Mary Lefkowitz's History Lesson ostensibly concerns itself with academic freedom of speech, relativism and hate speech but serves as a fascinating example of the ways in which race is played out in US universities. Lefkowitz's bugbear, following her earlier work Not Out of Africa, is that Afrocentrists are incorrect to attribute significant elements of classical Greek philosophy and civilisation to the ancient Egyptians. Moreover they conflate Egyptian and wider African culture.
In large part, though, History Lesson is not a work of classical scholarship. The arguments of Afrocentrists are not given close consideration in the text. Rather than engage with these debates thoroughly Lefkowitz presents them as "myths" as opposed to her own "facts". History Lesson can therefore best be seen in the tradition of other works such as David Horowitz's Hating Whitey: And Other Progressive Causes, arguing that relativism and multiculturalism have replaced fact and the "canon" of great authors as the basis of academia. As a naif on the topic of classical civilisation I did not emerge particularly enlightened, and the approach made me wary of taking Lefkowitz's views at face value. However, this is not a book about classical history - this time (unlike Not Out of Africa) it's personal.
The strength of History Lesson lies in how well the visceral workings of academia are exposed. It shows how academic arguments turn into rivalries and then into lawsuits, and it is fascinating for all of the wrong reasons. The racialised (and I will come to this later) enemy of Lefkowitz in this book is Tony Martin, an African-American who teaches courses including Afrocentric philosophies.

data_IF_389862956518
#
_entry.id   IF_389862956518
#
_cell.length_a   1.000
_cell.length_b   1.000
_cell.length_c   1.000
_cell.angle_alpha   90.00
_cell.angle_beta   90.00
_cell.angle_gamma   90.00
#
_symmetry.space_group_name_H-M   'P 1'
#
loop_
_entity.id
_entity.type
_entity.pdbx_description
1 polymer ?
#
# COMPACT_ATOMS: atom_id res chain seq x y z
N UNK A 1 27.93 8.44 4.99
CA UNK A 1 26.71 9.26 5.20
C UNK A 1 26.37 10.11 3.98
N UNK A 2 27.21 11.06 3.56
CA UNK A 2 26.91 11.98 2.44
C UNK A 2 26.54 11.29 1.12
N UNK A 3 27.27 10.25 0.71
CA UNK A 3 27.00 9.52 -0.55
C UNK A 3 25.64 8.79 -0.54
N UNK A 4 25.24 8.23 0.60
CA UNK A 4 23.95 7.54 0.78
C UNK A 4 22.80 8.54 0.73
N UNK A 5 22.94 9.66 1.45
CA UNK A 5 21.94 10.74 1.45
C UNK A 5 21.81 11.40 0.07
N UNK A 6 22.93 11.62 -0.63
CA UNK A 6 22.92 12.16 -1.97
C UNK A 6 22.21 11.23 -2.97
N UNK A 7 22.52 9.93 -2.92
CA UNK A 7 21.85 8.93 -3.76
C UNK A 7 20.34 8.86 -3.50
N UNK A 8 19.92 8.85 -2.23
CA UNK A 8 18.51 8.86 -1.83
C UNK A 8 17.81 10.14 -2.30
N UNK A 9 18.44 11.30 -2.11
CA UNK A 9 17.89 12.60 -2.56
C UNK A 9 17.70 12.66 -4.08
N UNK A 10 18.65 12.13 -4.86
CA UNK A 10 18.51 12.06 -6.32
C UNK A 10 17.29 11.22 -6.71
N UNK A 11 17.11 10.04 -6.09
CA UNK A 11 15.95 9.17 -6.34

Lefkowitz is concerned about the teaching of Afrocentric ideas and so understandably wishes to raise some questions for her colleagues who teach these theories. Initially, she considers a faculty seminar on the origins of Greek civilisation. However, unable to wait for the seminars to begin, Lefkowitz instead uses the procedural rules of her institution to change the title of Martin's course in a meeting that he did not attend. Martin is aggrieved at this (as I suspect most academics would be), but this lack of collegiality on Lefkowitz's part is depicted as a principled action whereas Martin's reaction is presented as irrational and angry. Indeed we discover much about Martin's character, appearance and behaviour in this book but next to nothing about his ideas. The book starts with an ad hominem attack on Martin concerning an alleged incident where he verbally abused a female student following a potentially racist insult to him. The "facts" of this case are not clear (but are clear to Lefkowitz: Martin is in the wrong). However, the placing of this chapter at the start of the book would not enamour the general reader to Martin, and one has to constantly read through and against the text so as not to accept certain stereotypes and caricatures of African-Americans.
Lefkowitz certainly has a compelling story to tell, and anyone who is interested in debates concerning freedom of speech in higher education would enjoy this odd mixture of critique and invective. Unfortunately, her case is significantly weakened by some ill-advised depictions of African-Americans, namely Tony Martin. The real "history lesson" is that race still matters on American (and British) campuses, and this partial account of Lefkowitz's struggle does not do her intellectual case any favours.
History Lesson: A Race Odyssey
By Mary Lefkowitz
Yale University Press
Published 15 April 2008